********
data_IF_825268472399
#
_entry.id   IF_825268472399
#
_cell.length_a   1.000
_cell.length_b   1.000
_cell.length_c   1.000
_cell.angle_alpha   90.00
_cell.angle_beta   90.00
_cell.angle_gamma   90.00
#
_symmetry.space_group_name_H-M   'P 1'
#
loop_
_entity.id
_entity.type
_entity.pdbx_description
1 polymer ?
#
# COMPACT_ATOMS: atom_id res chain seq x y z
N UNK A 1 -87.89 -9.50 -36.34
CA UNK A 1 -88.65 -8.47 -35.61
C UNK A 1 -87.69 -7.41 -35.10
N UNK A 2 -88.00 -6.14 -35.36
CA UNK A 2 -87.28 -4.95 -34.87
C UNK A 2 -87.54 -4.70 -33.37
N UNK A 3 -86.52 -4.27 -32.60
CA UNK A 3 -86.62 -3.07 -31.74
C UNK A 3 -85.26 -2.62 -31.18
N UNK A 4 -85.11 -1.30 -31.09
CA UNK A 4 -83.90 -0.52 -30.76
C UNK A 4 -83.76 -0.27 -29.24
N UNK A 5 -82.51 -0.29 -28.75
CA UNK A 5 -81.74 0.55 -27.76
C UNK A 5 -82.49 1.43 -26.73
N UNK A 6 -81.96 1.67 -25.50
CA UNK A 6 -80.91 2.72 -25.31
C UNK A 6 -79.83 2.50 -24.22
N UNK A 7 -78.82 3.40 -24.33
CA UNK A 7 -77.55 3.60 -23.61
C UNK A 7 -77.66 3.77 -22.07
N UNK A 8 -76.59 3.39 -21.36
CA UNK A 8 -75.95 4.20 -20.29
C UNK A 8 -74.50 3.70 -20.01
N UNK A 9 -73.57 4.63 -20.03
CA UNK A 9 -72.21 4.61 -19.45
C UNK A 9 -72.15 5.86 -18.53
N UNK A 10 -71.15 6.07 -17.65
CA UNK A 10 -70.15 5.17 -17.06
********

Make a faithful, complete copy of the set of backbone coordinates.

data_IF_825268472399
#
_entry.id   IF_825268472399
#
_cell.length_a   1.000
_cell.length_b   1.000
_cell.length_c   1.000
_cell.angle_alpha   90.00
_cell.angle_beta   90.00
_cell.angle_gamma   90.00
#
_symmetry.space_group_name_H-M   'P 1'
#
loop_
_entity.id
_entity.type
_entity.pdbx_description
1 polymer ?
#
# COMPACT_ATOMS: atom_id res chain seq x y z
N UNK A 1 -87.89 -9.50 -36.34
CA UNK A 1 -88.65 -8.47 -35.61
C UNK A 1 -87.69 -7.41 -35.10
N UNK A 2 -88.00 -6.14 -35.36
CA UNK A 2 -87.28 -4.95 -34.87
C UNK A 2 -87.54 -4.70 -33.37
N UNK A 3 -86.52 -4.27 -32.60
CA UNK A 3 -86.62 -3.07 -31.74
C UNK A 3 -85.26 -2.62 -31.18
N UNK A 4 -85.11 -1.30 -31.09
CA UNK A 4 -83.90 -0.52 -30.76
C UNK A 4 -83.76 -0.27 -29.24
N UNK A 5 -82.51 -0.29 -28.75
CA UNK A 5 -81.74 0.55 -27.76
C UNK A 5 -82.49 1.43 -26.73
N UNK A 6 -81.96 1.67 -25.50
CA UNK A 6 -80.91 2.72 -25.31
C UNK A 6 -79.83 2.50 -24.22
N UNK A 7 -78.82 3.40 -24.33
CA UNK A 7 -77.55 3.60 -23.61
C UNK A 7 -77.66 3.77 -22.07
N UNK A 8 -76.59 3.39 -21.36
CA UNK A 8 -75.95 4.20 -20.29
C UNK A 8 -74.50 3.70 -20.01
N UNK A 9 -73.57 4.63 -20.03
CA UNK A 9 -72.21 4.61 -19.45
C UNK A 9 -72.15 5.86 -18.53
N UNK A 10 -71.15 6.07 -17.65
CA UNK A 10 -70.15 5.17 -17.06